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Hester now turns to her purpose. She has given Chillingworth a promise of silence that she now regrets. She has left her husband in a position to watch Dimmesdale day and night, to poison the minister's thoughts, to play on his heartstrings. She will retract that promise now.
Chillingworth, at first, denies Hester's accusation. "'What evil have I done the man?'" Chillingworth asks. Why, no evil at all. In fact, Chillingworth asserts, he has lavished on Dimmesdale medical care fit for a king. It is only thanks to the physician's care that Dimmesdale is still alive.
The argument would be quite convincing, if we didn't know better. But we know, and Hester suspects, that Chillingworth has only been pretending to minister to Dimmesdale's ailments while in reality adding to his distress.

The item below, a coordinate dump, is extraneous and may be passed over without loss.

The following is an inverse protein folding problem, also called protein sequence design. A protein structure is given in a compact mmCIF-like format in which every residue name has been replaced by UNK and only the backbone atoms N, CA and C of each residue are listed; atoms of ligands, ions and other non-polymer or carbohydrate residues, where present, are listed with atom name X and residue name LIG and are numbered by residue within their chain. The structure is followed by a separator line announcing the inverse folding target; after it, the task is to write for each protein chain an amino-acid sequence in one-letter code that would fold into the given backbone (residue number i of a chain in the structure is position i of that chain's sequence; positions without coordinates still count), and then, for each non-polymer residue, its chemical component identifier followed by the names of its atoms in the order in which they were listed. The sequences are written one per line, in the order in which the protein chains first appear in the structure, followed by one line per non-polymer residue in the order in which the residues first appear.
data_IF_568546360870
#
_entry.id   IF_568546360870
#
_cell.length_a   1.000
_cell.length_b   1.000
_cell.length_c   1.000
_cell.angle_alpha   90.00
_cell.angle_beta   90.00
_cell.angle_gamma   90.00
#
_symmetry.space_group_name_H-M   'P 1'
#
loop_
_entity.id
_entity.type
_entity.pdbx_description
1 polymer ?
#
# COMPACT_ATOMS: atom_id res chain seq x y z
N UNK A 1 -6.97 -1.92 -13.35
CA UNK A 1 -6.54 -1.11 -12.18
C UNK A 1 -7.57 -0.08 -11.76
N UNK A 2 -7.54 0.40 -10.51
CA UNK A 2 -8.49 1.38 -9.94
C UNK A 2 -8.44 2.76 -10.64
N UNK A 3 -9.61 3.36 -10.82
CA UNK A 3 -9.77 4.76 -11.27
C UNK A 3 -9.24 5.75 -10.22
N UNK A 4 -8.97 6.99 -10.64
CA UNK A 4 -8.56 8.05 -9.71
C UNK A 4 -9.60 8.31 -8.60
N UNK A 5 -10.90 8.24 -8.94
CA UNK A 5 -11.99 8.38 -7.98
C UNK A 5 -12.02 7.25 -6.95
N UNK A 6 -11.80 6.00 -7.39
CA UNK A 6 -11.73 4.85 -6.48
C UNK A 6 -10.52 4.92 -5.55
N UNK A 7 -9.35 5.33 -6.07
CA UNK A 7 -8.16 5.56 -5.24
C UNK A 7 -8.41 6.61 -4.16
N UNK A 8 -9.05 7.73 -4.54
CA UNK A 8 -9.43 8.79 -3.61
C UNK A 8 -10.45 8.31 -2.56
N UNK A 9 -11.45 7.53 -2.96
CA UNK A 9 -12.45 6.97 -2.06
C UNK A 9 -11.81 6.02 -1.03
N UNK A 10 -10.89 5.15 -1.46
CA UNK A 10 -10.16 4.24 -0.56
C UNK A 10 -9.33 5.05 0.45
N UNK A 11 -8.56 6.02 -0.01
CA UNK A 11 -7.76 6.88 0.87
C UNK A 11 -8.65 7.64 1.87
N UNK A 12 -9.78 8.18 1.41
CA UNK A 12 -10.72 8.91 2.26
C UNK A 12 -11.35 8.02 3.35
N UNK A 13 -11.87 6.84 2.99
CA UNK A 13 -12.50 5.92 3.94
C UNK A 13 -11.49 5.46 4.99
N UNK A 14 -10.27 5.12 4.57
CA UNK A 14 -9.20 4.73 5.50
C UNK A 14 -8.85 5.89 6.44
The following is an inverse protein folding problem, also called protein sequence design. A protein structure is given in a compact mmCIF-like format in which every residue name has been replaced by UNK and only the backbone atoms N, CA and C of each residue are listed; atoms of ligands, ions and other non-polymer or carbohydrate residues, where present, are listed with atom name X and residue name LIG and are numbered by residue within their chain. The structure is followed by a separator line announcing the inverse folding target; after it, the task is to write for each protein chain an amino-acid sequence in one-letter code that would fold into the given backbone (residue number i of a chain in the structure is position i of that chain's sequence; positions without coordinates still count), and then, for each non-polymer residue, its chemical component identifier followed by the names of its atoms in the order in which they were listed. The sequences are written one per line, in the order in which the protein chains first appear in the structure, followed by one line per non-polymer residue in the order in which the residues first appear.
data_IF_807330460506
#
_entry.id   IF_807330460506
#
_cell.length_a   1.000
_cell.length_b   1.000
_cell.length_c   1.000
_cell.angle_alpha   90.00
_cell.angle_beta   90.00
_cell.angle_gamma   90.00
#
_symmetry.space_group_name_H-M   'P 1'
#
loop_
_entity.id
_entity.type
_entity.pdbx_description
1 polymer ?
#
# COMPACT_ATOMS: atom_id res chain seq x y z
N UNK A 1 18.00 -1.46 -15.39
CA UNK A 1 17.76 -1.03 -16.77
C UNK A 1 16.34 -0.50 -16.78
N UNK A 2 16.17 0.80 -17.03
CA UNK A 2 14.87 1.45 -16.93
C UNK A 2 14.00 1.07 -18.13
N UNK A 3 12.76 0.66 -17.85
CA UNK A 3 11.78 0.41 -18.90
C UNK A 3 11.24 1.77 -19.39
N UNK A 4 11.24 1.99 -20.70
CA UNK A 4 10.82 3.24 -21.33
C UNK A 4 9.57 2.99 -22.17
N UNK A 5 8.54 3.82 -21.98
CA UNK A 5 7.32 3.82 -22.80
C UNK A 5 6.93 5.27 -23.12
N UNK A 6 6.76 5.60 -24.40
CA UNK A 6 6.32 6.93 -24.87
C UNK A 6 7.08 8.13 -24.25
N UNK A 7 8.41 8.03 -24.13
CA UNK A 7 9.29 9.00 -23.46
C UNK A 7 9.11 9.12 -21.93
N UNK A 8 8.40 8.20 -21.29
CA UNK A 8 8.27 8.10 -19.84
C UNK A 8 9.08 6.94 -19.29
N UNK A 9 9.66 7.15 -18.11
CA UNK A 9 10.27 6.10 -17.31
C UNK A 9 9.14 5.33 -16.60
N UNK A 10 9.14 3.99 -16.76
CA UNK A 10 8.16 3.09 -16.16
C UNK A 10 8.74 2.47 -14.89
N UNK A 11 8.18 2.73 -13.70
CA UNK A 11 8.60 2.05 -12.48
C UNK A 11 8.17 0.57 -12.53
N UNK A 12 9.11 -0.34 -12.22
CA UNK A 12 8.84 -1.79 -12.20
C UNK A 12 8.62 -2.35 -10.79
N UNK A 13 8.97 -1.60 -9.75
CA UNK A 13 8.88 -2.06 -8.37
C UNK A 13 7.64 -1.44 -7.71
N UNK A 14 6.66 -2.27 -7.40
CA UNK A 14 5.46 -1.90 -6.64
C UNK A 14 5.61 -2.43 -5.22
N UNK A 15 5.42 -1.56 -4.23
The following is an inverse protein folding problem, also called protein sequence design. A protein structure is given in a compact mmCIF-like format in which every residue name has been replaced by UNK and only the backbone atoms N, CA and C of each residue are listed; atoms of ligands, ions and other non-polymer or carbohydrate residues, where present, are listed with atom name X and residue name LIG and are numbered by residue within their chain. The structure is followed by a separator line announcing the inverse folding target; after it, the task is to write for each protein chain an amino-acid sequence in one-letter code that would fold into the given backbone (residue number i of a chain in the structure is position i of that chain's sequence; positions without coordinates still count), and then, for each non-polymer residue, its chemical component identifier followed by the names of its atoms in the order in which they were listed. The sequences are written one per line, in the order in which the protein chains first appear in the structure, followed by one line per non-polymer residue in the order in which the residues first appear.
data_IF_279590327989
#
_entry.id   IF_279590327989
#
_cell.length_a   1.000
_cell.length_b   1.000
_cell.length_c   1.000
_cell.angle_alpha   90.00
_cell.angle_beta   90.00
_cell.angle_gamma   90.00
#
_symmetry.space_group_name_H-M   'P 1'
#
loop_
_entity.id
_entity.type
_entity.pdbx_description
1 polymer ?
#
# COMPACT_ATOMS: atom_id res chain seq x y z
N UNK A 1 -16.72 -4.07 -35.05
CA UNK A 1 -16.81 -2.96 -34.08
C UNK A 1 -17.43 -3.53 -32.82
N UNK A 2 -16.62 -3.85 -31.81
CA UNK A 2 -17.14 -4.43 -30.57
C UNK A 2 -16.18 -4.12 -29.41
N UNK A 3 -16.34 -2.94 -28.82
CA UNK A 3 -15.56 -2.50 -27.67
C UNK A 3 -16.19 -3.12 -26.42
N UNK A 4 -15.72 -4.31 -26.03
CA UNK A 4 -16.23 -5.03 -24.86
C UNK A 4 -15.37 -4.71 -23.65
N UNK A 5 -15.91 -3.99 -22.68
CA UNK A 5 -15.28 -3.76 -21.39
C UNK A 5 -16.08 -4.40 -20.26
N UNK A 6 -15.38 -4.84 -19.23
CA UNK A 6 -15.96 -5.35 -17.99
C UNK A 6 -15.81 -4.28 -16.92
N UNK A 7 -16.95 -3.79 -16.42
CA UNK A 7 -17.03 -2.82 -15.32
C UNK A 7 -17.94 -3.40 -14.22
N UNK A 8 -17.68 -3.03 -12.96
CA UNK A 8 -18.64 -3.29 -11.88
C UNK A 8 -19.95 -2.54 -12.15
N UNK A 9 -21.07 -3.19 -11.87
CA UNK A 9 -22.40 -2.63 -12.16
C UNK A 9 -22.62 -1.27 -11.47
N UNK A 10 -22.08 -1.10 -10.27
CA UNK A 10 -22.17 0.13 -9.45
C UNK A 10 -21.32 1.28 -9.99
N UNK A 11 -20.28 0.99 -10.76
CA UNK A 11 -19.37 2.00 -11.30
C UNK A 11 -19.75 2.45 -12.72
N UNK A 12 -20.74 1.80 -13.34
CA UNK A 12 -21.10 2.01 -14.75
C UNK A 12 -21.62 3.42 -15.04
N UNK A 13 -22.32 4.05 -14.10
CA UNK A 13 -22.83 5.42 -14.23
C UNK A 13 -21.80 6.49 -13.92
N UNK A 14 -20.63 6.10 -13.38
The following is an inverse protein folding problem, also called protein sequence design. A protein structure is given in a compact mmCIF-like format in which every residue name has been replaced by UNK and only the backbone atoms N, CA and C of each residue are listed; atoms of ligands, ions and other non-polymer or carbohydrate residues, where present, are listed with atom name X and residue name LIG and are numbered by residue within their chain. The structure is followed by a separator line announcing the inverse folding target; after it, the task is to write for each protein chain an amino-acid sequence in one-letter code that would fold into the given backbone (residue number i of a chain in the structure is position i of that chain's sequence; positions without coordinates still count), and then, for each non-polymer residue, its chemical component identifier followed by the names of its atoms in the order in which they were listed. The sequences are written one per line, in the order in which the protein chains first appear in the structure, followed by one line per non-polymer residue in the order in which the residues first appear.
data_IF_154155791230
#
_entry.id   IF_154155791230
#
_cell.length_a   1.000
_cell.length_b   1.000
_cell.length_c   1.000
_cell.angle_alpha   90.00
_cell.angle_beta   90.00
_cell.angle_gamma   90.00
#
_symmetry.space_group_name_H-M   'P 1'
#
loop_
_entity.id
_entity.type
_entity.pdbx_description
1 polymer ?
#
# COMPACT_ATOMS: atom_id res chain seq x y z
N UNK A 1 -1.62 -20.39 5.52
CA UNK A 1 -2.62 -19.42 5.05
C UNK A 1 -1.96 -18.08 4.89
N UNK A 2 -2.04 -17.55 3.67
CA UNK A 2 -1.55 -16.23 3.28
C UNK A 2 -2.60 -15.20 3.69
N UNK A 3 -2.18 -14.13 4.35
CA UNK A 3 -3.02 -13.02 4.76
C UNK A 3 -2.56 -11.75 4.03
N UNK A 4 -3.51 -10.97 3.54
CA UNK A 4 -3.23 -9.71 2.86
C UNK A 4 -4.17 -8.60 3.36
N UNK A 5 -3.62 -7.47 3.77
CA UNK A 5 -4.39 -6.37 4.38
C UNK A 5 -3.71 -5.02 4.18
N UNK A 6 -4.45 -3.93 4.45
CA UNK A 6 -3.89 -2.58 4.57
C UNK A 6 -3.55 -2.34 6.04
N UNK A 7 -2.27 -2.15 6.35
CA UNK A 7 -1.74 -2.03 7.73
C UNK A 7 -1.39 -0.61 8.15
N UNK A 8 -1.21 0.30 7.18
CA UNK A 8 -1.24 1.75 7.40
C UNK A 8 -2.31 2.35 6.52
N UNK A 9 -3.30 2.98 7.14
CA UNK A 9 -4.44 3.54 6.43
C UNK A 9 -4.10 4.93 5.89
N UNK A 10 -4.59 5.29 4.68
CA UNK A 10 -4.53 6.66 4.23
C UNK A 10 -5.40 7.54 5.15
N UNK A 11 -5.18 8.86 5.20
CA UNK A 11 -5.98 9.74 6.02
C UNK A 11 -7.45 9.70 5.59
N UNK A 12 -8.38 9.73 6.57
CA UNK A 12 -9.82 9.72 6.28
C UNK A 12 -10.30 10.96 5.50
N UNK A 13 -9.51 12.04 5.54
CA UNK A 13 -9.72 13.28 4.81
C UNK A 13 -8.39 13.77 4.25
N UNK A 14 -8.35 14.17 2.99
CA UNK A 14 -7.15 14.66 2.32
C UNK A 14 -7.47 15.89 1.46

Chillingworth now hurries on to reveal his true intentions, to make explicit the evil within him, and to pass a rather unexpected judgment on himself.
Yes, Dimmesdale has suffered, Chillingworth now admits. He has suffered hideously, and he has never known why. With monkish superstition, he has imagined himself visited by a fiend.
"Yea, indeed!- he did not err!- there was a fiend at his elbow! A mortal man, with once a human heart, has become a fiend for his especial torment!" -
Well, Chillingworth has said it himself, though we may wonder if fiends are inclined to label themselves for our convenience. He stops in horror at his own words. But the horror leads him not to a reversal of his position but to a recommitment to his ugly methods of revenge.